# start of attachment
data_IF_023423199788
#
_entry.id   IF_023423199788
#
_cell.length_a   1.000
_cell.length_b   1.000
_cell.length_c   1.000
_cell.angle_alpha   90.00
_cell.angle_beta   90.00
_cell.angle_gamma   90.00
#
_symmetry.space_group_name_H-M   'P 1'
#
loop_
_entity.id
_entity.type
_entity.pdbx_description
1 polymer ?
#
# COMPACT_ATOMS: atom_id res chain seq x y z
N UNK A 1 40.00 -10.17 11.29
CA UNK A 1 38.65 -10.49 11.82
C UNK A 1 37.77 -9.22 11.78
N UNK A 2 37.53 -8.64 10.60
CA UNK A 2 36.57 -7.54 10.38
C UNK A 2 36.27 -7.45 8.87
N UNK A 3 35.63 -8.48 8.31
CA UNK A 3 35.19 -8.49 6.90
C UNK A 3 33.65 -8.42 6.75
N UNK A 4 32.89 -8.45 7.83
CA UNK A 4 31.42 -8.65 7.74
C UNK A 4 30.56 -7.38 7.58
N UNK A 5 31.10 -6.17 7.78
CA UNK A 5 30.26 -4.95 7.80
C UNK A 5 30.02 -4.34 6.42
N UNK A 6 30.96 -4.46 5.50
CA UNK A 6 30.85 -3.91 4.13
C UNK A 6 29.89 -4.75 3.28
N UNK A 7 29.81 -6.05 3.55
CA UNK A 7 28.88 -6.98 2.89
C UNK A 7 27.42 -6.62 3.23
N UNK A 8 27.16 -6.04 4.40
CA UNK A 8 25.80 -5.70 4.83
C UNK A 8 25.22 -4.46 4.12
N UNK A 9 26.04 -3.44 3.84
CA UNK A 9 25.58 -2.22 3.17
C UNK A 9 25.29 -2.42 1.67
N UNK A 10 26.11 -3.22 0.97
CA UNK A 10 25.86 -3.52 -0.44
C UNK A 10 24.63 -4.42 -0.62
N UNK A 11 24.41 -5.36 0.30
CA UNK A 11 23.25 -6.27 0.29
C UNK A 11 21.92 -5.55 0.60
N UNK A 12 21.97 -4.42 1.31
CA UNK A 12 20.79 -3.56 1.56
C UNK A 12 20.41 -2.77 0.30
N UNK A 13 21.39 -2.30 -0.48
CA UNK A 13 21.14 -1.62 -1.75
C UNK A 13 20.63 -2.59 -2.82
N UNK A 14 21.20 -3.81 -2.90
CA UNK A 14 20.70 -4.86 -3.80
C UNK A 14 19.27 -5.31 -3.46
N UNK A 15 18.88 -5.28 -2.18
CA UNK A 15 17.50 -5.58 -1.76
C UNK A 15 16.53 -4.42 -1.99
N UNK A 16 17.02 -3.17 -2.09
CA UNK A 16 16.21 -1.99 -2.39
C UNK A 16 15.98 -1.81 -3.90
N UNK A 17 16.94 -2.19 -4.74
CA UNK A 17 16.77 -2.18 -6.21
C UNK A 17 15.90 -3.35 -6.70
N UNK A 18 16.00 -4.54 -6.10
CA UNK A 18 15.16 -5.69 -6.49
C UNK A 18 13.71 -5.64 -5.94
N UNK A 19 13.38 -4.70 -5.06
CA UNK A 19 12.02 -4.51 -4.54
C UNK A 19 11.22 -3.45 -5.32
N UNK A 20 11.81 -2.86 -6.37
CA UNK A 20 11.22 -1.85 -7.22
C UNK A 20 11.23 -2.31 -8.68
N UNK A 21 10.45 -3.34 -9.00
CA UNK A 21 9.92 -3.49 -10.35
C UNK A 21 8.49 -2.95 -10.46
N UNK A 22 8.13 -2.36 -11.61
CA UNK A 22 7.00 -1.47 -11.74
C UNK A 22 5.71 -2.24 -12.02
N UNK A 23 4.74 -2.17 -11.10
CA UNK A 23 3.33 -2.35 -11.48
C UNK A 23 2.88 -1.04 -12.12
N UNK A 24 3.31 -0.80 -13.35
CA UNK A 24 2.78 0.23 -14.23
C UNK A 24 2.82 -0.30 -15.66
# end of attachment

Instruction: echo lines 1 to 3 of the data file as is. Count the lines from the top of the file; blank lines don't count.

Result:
data_IF_023423199788
#
_entry.id   IF_023423199788